With the video uploaded to our Flash Streaming Server, the end product was encapsulated in the course management system, eCollege (Figure 9), flawlessly. The first two sections of this course were offered in our spring 2008 semester. Student feedback has been extremely favorable and encouraging. All the students, even those who are not disabled, benefited from the extra materials. Having so much value added content is helping to transform the virtual classroom into one that is much closer to the live on campus with a professor experience for everyone.
Figure 9. eCollege shell and one slide of the course  .jpg
Figure 10. Accessible Curriculum Project Flow Chart.jpg

2:19 PM Permalink
June 30, 2008

Illinois’ World Wide Web of Spiders on the Collaboratory

rhadad.jpg
By Roxana Hadad
Roxana Hadad is a Project and Instructional Designer at Northwestern University’s Collaboratory Project in Evanston, iIlinois.

The Illinois Department of Natural Resources’ (IDNR) Division of Education has traditionally conducted on site workshops throughout Illinois in order to enhance teacher awareness of biodiversity in the state. IDNR’s goal has been to share information about specific species of plants and animals to supplement existing curriculum. Ultimately though, it proved difficult to reach teachers in many sections of Illinois due to the distribution of the state’s population and the teachers’ crowded schedules. IDNR approached the Collaboratory Project with the objective of conducting its workshops online, thus connecting with teachers and students who were previously unable to access all of IDNR’s Illinois-specific resources.
The Collaboratory Project is a Northwestern University Information Technology initiative that provides project consulting, training, technical advice, and internet- based resources and services to educational and cultural nonprofit organizations who plan to utilize internet technologies. The Collaboratory’s internet-based collaborative environment enables teachers to develop curricular projects in an engaged learning framework that is activity-based, linked to Illinois Learning Standards and Goals, and provides for assessment. See: http://collaboratory.nunet.net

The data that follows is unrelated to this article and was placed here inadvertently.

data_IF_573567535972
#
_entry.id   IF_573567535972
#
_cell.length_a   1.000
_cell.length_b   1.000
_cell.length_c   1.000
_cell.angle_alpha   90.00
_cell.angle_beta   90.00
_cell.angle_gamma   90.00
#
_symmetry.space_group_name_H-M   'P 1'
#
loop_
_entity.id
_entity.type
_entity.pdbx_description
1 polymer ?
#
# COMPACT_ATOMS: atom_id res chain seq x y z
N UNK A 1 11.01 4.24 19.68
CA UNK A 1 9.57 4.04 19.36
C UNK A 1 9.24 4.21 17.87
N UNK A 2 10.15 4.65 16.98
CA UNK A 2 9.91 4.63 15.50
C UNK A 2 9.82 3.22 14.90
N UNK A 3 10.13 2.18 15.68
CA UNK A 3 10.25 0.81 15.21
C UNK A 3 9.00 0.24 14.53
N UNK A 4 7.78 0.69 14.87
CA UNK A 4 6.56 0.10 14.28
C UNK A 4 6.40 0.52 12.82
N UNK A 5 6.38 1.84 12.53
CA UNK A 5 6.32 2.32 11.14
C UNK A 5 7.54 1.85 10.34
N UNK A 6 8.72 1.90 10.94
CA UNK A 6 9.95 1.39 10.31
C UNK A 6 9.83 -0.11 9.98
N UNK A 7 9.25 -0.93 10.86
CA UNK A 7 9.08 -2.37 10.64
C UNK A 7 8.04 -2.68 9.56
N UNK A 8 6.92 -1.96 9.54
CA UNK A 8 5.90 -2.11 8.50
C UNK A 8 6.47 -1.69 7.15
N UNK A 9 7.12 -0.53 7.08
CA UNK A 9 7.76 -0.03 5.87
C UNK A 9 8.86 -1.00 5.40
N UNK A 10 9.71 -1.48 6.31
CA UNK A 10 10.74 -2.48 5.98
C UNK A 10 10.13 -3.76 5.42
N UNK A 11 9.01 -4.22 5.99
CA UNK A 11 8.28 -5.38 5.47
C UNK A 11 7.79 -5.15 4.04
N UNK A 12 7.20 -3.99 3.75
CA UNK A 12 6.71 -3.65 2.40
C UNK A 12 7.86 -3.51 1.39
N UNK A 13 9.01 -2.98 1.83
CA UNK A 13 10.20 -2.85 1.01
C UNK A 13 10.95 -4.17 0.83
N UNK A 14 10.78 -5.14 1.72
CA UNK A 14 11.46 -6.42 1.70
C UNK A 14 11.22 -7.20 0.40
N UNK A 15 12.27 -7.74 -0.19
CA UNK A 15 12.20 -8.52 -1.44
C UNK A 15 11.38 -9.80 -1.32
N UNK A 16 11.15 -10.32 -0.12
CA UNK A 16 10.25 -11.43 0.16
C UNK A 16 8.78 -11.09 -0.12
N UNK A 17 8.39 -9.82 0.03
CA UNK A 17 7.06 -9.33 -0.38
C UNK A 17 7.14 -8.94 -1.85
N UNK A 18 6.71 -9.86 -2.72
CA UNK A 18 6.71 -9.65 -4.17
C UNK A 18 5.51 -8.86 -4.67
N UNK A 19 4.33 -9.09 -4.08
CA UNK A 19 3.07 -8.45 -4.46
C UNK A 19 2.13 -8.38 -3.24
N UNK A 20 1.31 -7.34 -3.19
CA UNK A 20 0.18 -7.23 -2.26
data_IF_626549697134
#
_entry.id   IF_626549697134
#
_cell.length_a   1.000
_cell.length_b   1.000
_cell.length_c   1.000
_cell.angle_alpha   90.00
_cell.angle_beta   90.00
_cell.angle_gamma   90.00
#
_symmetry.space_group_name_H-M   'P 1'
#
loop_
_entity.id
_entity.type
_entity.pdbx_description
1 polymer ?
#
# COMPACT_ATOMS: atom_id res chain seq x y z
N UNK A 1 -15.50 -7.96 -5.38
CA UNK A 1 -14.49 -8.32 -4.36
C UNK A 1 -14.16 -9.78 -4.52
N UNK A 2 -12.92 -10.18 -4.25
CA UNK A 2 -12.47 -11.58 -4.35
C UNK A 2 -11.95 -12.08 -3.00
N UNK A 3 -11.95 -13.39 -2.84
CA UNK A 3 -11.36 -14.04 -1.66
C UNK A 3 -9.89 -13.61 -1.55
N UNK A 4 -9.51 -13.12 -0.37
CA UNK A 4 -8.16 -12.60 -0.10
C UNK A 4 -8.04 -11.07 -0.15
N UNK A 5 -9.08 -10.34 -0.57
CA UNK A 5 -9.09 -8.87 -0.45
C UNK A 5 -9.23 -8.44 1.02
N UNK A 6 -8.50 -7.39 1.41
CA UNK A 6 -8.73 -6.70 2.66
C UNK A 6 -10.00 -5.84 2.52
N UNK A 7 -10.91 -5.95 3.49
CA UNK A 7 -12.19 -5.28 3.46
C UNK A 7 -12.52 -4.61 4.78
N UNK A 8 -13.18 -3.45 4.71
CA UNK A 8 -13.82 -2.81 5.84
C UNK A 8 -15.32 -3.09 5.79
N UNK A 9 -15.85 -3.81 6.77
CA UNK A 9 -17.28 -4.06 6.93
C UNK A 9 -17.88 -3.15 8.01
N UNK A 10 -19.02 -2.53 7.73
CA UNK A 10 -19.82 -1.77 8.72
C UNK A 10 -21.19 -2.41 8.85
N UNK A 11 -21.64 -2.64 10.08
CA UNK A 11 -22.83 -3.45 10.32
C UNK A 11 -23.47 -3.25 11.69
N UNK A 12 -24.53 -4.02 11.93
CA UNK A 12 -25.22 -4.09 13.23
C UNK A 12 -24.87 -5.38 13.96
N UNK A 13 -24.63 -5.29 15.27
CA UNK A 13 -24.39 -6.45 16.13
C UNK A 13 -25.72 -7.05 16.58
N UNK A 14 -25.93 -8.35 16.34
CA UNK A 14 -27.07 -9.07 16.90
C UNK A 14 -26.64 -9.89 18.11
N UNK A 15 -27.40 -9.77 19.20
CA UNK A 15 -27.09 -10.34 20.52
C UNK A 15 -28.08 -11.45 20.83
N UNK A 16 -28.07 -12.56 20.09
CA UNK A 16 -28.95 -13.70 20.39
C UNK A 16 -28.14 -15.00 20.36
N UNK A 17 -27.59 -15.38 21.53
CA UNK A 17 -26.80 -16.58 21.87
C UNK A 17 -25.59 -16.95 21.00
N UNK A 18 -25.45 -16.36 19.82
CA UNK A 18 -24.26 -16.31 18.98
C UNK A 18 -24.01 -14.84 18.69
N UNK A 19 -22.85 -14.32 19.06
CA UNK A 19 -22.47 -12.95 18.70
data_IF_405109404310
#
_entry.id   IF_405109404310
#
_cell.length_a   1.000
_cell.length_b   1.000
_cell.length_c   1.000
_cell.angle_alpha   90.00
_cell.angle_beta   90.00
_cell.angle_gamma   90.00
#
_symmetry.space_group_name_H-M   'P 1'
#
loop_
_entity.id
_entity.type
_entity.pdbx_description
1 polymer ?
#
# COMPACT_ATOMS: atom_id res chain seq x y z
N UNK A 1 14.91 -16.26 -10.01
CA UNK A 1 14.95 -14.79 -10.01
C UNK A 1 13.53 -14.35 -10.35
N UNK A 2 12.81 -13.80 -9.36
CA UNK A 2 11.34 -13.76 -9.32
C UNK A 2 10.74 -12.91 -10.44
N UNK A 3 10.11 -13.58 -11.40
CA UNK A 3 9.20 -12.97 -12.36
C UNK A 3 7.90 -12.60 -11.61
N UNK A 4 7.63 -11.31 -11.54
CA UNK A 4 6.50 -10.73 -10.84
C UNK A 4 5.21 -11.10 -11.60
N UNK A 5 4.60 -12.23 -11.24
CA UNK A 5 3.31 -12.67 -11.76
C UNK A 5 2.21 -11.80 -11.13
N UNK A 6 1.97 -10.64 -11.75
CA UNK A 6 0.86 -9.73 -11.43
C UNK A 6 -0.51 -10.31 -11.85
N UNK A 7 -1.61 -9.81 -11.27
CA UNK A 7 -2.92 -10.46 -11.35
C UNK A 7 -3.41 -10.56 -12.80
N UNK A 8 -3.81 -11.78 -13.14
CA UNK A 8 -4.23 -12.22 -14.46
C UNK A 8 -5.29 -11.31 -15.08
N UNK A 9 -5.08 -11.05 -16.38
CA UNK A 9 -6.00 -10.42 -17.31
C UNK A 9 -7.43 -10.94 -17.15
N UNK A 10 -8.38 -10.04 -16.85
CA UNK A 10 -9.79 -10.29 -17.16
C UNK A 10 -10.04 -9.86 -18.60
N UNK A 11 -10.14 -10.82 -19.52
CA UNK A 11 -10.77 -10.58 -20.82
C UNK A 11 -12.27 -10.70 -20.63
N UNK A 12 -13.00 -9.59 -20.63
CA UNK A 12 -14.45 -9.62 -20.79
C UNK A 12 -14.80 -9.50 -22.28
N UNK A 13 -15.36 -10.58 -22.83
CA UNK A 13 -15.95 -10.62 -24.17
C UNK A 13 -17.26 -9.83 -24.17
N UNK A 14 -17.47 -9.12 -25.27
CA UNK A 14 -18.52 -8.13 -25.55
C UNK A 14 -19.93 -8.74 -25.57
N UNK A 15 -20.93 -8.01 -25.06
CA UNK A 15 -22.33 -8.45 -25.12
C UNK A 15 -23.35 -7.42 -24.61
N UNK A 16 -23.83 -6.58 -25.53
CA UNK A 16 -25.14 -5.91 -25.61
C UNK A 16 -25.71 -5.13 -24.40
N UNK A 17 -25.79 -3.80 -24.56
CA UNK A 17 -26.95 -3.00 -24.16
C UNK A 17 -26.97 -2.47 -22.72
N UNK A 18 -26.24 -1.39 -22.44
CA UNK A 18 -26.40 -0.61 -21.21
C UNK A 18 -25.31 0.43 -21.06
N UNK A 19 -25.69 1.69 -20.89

Valerie Keener from IDNR approached the Collaboratory about providing teachers with a chance to earn Continuing Professional Development Units through online versions of the workshops they only offered in person. However, IDNR wanted to do more. They wanted to transform the workshops to do what the Collaboratory was best at doing: offering students the opportunity to create and share their work in engaging real-world projects.
The Collaboratory wanted to design a program that would instruct students to collect data, reflect on it, and then report it to scientists. The first workshop we were given to transform was a creepy one: spiders. Spiders are not very well studied in Illinois (or anywhere else) because of the lack of full-time arachnologists. We approached Dr. Petra Sierwald of the Field Museum of Natural History and Dr. Michael Draney of the University of Wisconsin at Green Bay with an offer to provide them with a large statewide team of motivated and low-cost future arachnologists (4th-6th graders) willing to collect data. Our idea appealed to the scientists. We found six species that would be relatively easy for the students to monitor and collect data on.